The murder of a 23-year-old Florida woman in a botched drug buy-bust operation this May could lead to changes in how confidential informants are recruited and used by the state's law enforcement.
An official investigation found the Tallahassee Police Department had violated its own rules by recruiting Rachel Hoffman, a Florida State University graduate who was facing a drug charge and likely jail time after arrests for marijuana possession, and sending her alone into a dangerous undercover sting without training.
Florida state legislators are putting the finishing touches on a bill they are calling "Rachel's Law," which would tighten up rules on how the state's police recruit and use confidential informants. The law, which was first proposed by Rachel's father, Irv Hoffman, would require police in Florida to be more judicious in their selection of confidential informants and ensure the potential recruit has access to a lawyer.
Its likely sponsors, State Sen. Mike Fasano and State Rep. Peter Nehr, expect the bill to be considered when the legislature begins its regular session next spring. Both are Republican.
Tallahassee Police Chief Dennis Jones has signed on as a supporter of the effort. "We need to do a better job with this," Jones said in September.
Jones' support was perhaps surprising. In the days after Hoffman's murder, Jones made public statements that Hoffman was a criminal who bore a large part of the blame for the botched sting and, by extension, her own death.
"I'm calling her a criminal," Jones told ABC News' Brian Ross in July. Jones said then that he did not accept that his department was in any way responsible for Hoffman's death. "Do we feel responsible? We're responsible for the safety of this community," he said.
Jones, who was reprimanded as a result of the investigation into Hoffman's murder, later apologized for those comments. "We were placing most of the blame on Rachel Hoffman. I regret that now," Jones said. "It made us look like we weren't taking responsibility for what happened."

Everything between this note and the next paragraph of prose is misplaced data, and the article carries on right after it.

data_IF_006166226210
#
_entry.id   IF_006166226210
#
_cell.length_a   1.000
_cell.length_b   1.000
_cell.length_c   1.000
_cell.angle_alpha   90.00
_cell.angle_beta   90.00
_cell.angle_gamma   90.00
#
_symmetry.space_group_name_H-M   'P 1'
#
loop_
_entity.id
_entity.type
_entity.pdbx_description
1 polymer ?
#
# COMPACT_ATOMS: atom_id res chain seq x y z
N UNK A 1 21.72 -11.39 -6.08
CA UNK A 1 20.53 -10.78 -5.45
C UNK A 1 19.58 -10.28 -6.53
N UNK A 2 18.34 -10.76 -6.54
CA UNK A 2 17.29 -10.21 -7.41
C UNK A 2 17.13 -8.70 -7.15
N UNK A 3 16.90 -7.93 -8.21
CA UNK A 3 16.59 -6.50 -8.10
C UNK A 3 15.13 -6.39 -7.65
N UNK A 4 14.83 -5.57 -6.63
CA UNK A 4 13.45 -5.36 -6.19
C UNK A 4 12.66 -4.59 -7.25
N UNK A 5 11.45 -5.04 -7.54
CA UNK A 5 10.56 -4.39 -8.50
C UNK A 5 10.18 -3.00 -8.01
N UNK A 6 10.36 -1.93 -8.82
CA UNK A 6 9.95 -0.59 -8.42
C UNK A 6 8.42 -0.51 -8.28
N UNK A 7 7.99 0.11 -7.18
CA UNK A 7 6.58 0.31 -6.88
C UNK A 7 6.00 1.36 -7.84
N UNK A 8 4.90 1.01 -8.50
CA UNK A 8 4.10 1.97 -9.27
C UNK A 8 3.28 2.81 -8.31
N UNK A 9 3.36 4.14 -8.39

The two men Hoffman met as part of the May sting are in jail awaiting trial for her murder. One defendant, Andrea Green, has pled not guilty. The other, Deneilo Bradshaw, has not yet entered a plea, according to the court cleark's office.
Hoffman's parents are poised to sue the city of Tallahassee at the end of the month, according to their lawyer, Lance Block. The city has requested the family delay filing suit in order to negotiate a possible settlement out of court. Block said they are not inclined to hold up the suit.
Meanwhile, the only Tallahassee policeman fired over Hoffman's death wants to know why he was fired when higher-ups received only verbal reprimands – even if, like Deputy Police Chief John Proctor – they had approved his plan for the ill-fated operation.
Ryan Pender, who recruited Hoffman and planned the sting operation that went awry, is pushing to get his old job back, insisting that "the operational plan he put together was by the book, by the way he was trained. . . the way he and others in vice had done it for years," his lawyer, Paul Villaneuve, told ABCNews.com.
Tallahassee Police Department spokesman David McCranie said that Chief Jones "looked at the overall picture of everything that occurred and assigned responsibility based on the level of participation by each member of the department."
A spokesman for the police department declined comment on the matter, saying it was a question for the chief of police, who was "not in the building."
By JUSTIN ROOD
Dec. 26, 2008